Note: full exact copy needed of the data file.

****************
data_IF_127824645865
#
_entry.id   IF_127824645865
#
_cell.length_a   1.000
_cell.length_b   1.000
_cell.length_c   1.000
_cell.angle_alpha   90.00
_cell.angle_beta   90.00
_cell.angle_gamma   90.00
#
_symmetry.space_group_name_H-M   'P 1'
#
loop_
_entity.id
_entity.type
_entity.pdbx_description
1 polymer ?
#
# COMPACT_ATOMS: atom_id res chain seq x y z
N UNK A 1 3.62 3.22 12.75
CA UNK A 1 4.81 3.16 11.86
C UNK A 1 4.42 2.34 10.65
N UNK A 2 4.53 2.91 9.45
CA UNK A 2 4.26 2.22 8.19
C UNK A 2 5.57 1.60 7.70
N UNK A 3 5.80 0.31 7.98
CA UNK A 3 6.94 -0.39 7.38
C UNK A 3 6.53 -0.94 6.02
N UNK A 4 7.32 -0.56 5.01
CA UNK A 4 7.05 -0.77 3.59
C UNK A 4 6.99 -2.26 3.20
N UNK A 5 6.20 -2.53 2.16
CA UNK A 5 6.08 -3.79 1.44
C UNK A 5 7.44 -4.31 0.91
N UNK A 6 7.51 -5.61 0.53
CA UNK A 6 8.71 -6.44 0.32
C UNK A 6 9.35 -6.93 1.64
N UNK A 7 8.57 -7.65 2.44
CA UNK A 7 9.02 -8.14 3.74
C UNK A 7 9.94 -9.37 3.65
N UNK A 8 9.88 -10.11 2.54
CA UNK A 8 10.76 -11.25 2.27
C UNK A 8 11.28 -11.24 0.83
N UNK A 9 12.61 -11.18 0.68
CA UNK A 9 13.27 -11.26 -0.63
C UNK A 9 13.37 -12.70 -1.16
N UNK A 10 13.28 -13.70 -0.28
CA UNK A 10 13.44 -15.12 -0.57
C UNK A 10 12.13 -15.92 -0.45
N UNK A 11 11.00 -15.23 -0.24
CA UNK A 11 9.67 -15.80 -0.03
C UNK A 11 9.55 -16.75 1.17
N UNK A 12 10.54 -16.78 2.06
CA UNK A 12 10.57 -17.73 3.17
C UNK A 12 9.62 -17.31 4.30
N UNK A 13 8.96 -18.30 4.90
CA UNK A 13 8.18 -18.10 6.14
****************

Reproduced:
data_IF_127824645865
#
_entry.id   IF_127824645865
#
_cell.length_a   1.000
_cell.length_b   1.000
_cell.length_c   1.000
_cell.angle_alpha   90.00
_cell.angle_beta   90.00
_cell.angle_gamma   90.00
#
_symmetry.space_group_name_H-M   'P 1'
#
loop_
_entity.id
_entity.type
_entity.pdbx_description
1 polymer ?
#
# COMPACT_ATOMS: atom_id res chain seq x y z
N UNK A 1 3.62 3.22 12.75
CA UNK A 1 4.81 3.16 11.86
C UNK A 1 4.42 2.34 10.65
N UNK A 2 4.53 2.91 9.45
CA UNK A 2 4.26 2.22 8.19
C UNK A 2 5.57 1.60 7.70
N UNK A 3 5.80 0.31 7.98
CA UNK A 3 6.94 -0.39 7.38
C UNK A 3 6.53 -0.94 6.02
N UNK A 4 7.32 -0.56 5.01
CA UNK A 4 7.05 -0.77 3.59
C UNK A 4 6.99 -2.26 3.20
N UNK A 5 6.20 -2.53 2.16
CA UNK A 5 6.08 -3.79 1.44
C UNK A 5 7.44 -4.31 0.91
N UNK A 6 7.51 -5.61 0.53
CA UNK A 6 8.71 -6.44 0.32
C UNK A 6 9.35 -6.93 1.64
N UNK A 7 8.57 -7.65 2.44
CA UNK A 7 9.02 -8.14 3.74
C UNK A 7 9.94 -9.37 3.65
N UNK A 8 9.88 -10.11 2.54
CA UNK A 8 10.76 -11.25 2.27
C UNK A 8 11.28 -11.24 0.83
N UNK A 9 12.61 -11.18 0.68
CA UNK A 9 13.27 -11.26 -0.63
C UNK A 9 13.37 -12.70 -1.16
N UNK A 10 13.28 -13.70 -0.28
CA UNK A 10 13.44 -15.12 -0.57
C UNK A 10 12.13 -15.92 -0.45
N UNK A 11 11.00 -15.23 -0.24
CA UNK A 11 9.67 -15.80 -0.03
C UNK A 11 9.55 -16.75 1.17
N UNK A 12 10.54 -16.78 2.06
CA UNK A 12 10.57 -17.73 3.17
C UNK A 12 9.62 -17.31 4.30
N UNK A 13 8.96 -18.30 4.90
CA UNK A 13 8.18 -18.10 6.14